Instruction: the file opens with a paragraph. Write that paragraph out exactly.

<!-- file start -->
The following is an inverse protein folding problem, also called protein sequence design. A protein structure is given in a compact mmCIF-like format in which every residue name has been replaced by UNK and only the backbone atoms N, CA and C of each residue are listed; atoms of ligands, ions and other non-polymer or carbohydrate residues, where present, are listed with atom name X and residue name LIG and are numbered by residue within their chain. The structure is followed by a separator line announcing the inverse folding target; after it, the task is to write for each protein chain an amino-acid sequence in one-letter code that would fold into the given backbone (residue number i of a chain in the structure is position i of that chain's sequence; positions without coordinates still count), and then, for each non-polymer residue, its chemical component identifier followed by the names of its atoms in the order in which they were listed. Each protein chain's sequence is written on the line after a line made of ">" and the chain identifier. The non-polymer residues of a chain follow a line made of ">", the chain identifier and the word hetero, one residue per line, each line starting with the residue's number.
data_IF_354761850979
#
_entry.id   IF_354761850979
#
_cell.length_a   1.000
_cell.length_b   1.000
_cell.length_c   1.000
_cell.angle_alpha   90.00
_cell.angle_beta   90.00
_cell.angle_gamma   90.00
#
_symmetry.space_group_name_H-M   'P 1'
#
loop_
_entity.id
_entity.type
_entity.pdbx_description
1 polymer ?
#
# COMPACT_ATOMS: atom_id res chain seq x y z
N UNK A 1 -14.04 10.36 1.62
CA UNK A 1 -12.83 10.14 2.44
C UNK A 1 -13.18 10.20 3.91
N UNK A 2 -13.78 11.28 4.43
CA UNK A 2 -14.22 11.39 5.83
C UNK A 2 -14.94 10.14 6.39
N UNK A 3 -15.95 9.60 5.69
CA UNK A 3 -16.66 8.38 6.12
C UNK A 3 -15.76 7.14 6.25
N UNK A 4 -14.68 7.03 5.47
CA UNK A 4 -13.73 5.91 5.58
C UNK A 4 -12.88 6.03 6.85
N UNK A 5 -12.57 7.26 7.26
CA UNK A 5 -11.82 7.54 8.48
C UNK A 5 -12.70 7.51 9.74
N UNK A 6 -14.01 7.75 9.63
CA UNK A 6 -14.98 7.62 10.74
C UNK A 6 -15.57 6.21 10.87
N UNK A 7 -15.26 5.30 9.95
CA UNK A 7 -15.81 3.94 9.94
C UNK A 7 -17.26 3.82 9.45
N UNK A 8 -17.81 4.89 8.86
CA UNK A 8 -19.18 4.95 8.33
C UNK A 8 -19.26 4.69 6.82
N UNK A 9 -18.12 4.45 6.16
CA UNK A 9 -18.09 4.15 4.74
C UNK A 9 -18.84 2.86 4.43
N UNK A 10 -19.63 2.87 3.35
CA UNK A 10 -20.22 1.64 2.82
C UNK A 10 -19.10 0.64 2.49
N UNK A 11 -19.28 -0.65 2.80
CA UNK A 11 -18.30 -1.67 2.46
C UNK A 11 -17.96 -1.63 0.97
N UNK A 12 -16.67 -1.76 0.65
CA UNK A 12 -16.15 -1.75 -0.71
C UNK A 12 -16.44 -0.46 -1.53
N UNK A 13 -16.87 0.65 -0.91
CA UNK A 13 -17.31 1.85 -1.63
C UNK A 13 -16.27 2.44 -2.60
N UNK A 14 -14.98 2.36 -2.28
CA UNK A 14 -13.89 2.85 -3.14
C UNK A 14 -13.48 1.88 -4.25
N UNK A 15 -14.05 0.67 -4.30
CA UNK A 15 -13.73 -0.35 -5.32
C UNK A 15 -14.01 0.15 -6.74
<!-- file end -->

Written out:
The following is an inverse protein folding problem, also called protein sequence design. A protein structure is given in a compact mmCIF-like format in which every residue name has been replaced by UNK and only the backbone atoms N, CA and C of each residue are listed; atoms of ligands, ions and other non-polymer or carbohydrate residues, where present, are listed with atom name X and residue name LIG and are numbered by residue within their chain. The structure is followed by a separator line announcing the inverse folding target; after it, the task is to write for each protein chain an amino-acid sequence in one-letter code that would fold into the given backbone (residue number i of a chain in the structure is position i of that chain's sequence; positions without coordinates still count), and then, for each non-polymer residue, its chemical component identifier followed by the names of its atoms in the order in which they were listed. Each protein chain's sequence is written on the line after a line made of ">" and the chain identifier. The non-polymer residues of a chain follow a line made of ">", the chain identifier and the word hetero, one residue per line, each line starting with the residue's number.